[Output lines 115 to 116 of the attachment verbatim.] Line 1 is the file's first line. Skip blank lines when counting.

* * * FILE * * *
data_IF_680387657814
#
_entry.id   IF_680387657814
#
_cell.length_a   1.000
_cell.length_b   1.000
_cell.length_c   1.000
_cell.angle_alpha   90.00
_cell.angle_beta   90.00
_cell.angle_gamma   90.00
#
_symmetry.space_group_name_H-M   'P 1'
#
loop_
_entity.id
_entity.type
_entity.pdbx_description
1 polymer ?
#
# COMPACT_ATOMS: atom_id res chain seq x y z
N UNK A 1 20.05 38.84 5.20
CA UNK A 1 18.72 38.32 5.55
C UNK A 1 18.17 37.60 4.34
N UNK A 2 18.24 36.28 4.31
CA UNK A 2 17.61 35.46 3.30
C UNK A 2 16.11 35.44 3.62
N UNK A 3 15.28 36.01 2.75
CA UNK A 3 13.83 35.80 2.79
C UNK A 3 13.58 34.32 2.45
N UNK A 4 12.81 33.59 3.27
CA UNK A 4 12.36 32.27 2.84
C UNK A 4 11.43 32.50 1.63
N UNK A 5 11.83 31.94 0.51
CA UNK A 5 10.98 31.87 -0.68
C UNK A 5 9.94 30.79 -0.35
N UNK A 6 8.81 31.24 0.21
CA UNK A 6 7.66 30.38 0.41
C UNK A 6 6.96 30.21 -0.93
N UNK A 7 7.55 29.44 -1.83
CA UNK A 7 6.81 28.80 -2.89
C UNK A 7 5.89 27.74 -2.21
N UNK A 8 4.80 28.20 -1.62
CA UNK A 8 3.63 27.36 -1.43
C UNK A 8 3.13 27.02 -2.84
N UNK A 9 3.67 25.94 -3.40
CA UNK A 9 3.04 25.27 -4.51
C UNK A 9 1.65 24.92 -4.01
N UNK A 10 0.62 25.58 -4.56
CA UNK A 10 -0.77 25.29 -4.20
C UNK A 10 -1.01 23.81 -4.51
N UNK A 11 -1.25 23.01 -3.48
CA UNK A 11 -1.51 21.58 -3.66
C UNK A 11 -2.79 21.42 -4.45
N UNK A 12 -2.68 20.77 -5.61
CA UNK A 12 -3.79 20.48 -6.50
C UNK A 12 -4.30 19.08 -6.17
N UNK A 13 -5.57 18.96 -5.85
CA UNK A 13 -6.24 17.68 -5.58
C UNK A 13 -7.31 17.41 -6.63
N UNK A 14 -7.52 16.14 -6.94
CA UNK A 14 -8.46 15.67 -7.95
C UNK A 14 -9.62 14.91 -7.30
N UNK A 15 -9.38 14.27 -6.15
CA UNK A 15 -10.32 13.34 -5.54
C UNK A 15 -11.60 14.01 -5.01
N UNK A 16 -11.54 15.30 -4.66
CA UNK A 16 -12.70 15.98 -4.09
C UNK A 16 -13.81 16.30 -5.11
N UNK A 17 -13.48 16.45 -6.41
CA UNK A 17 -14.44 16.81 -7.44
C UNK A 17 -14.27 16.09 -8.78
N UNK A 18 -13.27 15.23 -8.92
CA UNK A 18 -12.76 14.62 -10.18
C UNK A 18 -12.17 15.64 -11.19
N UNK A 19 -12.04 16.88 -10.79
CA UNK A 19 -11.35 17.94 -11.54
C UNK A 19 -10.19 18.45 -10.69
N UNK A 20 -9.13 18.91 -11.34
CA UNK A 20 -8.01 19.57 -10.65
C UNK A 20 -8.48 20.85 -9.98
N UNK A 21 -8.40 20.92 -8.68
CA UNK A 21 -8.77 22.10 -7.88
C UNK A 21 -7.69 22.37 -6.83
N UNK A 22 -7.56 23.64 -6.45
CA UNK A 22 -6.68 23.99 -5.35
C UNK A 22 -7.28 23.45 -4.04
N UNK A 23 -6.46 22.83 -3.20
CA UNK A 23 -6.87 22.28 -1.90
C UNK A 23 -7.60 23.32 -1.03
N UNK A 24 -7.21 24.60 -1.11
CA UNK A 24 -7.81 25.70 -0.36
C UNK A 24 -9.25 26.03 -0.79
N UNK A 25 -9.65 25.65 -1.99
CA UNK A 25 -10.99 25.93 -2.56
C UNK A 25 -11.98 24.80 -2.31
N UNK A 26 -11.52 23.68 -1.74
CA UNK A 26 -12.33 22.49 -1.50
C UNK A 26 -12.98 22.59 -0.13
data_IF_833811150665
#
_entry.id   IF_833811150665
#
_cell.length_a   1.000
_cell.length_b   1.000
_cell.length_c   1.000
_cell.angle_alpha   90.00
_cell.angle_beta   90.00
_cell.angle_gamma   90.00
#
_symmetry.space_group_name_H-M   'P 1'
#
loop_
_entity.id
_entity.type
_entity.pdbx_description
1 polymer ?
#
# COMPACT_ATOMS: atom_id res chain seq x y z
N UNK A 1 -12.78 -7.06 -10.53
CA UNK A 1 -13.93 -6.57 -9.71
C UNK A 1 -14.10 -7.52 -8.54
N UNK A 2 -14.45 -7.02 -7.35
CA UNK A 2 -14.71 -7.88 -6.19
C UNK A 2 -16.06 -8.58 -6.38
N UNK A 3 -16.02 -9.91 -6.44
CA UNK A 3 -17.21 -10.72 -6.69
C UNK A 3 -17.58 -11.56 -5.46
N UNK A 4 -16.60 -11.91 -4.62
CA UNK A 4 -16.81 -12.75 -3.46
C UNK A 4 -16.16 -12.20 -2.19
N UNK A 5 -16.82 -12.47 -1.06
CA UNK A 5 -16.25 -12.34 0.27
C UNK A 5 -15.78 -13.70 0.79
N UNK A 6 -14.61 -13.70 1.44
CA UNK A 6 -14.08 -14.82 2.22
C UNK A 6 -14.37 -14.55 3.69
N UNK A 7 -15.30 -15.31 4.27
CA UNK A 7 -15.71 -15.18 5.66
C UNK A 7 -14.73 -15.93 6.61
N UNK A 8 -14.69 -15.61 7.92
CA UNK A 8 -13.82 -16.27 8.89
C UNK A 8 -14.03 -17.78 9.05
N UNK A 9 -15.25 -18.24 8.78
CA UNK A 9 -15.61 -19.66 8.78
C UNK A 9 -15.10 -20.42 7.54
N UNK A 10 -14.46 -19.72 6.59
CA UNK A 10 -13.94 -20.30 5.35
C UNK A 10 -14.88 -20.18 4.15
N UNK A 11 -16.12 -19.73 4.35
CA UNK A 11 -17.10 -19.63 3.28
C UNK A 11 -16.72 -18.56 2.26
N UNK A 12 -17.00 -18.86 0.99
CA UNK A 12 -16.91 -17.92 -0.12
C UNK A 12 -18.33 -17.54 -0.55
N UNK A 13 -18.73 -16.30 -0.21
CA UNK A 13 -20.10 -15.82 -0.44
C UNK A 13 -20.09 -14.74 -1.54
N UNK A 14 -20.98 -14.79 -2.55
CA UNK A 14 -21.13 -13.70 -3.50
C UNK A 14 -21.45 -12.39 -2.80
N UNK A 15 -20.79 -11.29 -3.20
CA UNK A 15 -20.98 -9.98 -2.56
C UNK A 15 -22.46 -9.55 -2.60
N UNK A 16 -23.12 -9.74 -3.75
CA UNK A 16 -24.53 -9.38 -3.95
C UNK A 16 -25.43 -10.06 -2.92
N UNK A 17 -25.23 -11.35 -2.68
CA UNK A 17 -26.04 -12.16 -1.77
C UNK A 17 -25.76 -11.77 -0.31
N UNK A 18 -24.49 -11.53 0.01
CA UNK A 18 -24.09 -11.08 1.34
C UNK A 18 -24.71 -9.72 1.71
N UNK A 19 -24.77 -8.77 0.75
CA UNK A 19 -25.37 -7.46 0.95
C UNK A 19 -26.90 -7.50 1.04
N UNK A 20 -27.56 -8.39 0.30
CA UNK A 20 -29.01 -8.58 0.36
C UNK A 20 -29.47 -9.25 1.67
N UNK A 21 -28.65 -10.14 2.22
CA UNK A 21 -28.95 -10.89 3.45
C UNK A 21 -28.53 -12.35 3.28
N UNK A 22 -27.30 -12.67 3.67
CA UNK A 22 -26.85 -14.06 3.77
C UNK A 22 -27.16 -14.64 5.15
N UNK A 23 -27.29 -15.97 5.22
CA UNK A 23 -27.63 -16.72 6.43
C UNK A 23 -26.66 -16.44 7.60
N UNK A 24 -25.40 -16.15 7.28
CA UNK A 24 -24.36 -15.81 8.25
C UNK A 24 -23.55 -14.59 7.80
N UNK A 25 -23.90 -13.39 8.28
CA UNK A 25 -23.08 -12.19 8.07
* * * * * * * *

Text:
_entity.pdbx_description
1 polymer ?